The stories in Khem K Aryal’s new collection present a deeply human perspective on the travails—and triumphs—of a group of Nepalese immigrants struggling with the consequences of their decision to come to America.
The railroads, San Francisco Chinatown, the Chinese Exclusion Act, laundries, restaurants: just when you thought there was nothing more to be written about the story of Chinese immigration to America, along comes Hugo Wong with an absorbing account of his families’ history in Mexico. Wong is a scion of two of Mexico’s erstwhile most important and successful Chinese families, but whose stories have largely been forgotten. Both the remembering and the forgetting contain important lessons.
Although the stories in Paul Yoon’s latest collection range from northern Vermont and the Costa Brava to the Russian Far East, and chronologically from 17th-century Japan to more less the present day, with stops along the way in Tsarist Russia and the Cold War, they all feature protagonists who are Korean in one way or another.
Brinda Charry found inspiration, she writes in her author’s note, for her debut novel The East Indian, from a little known piece of US history. Dating from almost the first days of the English settlement in the early 1600s, servants and laborers from India arrived in colonial Virginia and Maryland via London, having been England in the first place as servants to officials of the East India Company. Charry explored this piece of history and set her story around the first-known Indian immigrant, a young Tamil man who went by the name of Tony. The result is a fascinating story in itself—Tony’s adventures, sometimes against his will and sometimes by choice—complemented by vivid writing.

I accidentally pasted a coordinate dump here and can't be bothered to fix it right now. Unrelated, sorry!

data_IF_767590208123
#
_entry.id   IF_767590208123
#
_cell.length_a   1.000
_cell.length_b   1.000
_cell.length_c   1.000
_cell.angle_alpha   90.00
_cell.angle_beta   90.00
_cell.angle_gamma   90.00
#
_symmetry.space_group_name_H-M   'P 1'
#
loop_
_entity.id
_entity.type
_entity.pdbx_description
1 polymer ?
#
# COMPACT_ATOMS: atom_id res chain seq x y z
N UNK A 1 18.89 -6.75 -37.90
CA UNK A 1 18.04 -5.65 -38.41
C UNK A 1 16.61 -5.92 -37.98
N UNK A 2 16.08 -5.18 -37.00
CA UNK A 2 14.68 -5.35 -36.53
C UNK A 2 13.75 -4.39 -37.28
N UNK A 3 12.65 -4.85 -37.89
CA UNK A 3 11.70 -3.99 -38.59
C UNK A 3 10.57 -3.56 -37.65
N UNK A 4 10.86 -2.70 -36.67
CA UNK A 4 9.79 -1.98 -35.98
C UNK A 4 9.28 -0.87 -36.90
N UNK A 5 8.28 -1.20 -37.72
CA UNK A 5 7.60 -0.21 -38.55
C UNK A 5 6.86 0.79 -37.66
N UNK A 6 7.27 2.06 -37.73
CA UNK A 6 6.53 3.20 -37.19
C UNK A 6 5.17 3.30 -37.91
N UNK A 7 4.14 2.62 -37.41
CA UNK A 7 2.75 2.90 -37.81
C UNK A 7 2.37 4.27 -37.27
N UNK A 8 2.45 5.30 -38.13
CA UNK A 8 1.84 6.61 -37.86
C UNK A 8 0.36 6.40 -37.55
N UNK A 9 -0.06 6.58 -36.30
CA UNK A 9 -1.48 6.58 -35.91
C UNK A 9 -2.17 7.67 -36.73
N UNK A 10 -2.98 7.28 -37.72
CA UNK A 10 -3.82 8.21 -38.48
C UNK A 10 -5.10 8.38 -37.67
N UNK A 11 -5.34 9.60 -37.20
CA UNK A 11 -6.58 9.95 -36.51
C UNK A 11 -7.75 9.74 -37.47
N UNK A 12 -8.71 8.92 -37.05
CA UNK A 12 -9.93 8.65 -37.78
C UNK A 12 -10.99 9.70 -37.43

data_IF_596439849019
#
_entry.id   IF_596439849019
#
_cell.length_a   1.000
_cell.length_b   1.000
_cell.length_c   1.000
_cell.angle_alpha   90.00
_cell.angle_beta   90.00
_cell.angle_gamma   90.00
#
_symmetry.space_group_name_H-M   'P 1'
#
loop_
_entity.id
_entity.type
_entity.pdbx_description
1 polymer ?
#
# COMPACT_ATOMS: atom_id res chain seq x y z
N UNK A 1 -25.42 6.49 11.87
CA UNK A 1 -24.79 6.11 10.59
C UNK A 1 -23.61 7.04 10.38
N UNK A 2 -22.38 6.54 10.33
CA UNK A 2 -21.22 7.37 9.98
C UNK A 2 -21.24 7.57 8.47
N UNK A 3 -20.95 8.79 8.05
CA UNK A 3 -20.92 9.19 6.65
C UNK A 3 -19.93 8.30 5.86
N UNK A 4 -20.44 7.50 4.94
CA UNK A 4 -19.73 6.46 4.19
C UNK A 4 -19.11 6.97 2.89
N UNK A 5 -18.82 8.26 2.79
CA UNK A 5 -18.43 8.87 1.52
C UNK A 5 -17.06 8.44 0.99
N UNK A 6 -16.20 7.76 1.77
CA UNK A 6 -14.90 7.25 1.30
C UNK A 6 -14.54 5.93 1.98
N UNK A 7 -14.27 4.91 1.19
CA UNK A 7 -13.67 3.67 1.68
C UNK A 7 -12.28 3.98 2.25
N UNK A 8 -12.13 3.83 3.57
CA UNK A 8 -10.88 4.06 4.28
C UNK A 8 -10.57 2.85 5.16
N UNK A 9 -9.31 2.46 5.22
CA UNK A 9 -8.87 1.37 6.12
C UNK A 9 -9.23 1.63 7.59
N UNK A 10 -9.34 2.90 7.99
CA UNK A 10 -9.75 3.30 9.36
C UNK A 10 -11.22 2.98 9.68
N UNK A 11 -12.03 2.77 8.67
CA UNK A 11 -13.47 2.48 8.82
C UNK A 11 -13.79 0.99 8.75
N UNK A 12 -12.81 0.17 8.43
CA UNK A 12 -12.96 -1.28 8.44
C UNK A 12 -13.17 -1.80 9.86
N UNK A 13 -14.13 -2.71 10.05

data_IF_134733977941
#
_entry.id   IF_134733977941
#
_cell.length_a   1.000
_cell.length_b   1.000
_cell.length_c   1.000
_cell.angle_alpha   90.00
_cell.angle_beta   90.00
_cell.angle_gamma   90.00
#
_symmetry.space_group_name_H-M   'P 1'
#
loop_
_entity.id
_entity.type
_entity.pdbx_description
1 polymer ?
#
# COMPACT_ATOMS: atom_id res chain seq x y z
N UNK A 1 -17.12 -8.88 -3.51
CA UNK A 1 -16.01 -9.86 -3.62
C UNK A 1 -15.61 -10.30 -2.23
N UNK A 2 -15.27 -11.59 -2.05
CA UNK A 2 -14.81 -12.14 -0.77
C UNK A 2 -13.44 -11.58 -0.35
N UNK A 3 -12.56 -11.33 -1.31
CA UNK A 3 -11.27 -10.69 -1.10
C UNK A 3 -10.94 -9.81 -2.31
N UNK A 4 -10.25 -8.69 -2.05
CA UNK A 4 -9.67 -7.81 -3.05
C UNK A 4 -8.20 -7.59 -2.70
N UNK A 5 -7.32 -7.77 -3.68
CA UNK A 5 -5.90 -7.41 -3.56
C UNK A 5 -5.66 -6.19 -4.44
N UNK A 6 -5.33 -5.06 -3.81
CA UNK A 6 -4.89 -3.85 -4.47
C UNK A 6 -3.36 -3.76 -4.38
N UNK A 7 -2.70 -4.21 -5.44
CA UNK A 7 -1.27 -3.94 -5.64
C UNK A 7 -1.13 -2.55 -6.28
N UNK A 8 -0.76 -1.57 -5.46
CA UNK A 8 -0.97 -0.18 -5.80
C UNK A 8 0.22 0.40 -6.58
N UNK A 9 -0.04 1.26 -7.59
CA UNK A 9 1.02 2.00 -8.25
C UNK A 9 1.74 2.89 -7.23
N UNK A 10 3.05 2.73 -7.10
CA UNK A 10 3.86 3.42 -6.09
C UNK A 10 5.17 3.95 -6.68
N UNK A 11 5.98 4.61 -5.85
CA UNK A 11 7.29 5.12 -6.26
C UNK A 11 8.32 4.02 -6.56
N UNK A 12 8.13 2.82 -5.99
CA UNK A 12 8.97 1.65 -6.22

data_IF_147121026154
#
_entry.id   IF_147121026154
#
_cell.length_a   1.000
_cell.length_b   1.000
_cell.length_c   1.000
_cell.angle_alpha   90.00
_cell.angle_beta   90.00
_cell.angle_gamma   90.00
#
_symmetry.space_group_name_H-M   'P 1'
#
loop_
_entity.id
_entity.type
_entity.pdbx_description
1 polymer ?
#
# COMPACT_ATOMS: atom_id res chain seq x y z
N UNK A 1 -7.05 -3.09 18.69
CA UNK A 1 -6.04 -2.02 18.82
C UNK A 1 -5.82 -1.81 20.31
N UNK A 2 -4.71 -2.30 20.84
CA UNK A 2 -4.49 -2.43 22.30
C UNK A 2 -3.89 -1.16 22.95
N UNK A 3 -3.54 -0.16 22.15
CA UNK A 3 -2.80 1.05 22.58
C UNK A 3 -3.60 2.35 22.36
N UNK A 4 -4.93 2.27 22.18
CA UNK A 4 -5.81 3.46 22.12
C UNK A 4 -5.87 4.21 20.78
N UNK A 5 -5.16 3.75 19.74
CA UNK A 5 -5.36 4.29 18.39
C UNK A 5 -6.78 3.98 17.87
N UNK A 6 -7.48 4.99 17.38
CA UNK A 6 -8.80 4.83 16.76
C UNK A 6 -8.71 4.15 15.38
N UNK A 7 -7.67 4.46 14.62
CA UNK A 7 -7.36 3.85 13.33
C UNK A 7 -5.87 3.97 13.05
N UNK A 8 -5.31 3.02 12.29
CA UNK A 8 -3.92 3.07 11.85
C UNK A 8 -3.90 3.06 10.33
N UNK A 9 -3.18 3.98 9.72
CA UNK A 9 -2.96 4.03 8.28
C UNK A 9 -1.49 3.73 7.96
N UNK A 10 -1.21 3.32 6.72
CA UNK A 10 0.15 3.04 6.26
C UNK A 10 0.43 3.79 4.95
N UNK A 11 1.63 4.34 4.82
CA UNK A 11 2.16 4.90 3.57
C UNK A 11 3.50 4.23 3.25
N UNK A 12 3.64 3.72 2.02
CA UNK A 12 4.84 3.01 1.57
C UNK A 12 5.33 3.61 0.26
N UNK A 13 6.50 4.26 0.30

When the two immigrant parents in Zeno Sworder’s latest illustrated book go to the baker asking for a cake for their son, the baker asks for something different instead of money. “Five centimeters should do it,” says the baker. “Your height, of course.”
Food journalist Angela Hui grew up in rural Wales, as daughter to the owners of the Lucky Star Chinese takeaway. Angela grew up behind the counter, helping take orders and serve customers, while also trying to find her place in this small Welsh town. In her new memoir, Takeaway: Stories from a Childhood behind the Counter, she writes about the surprisingly central role the takeaway plays in rural Britain.
In Kathryn Ma’s new novel, a young man from Yunnan who has given himself the name of Shelley—as in the poet—has developed a term to describe a “belief in the unspoken bonds between countrymen that transcend time and borders”. It gives its name to the book, The Chinese Groove, which starts out in a small city called Gejiu in Yunnan, but soon transits along with its protagonist to California. Despite its upbeat title, the novel centers around the ways in which people deal with grief.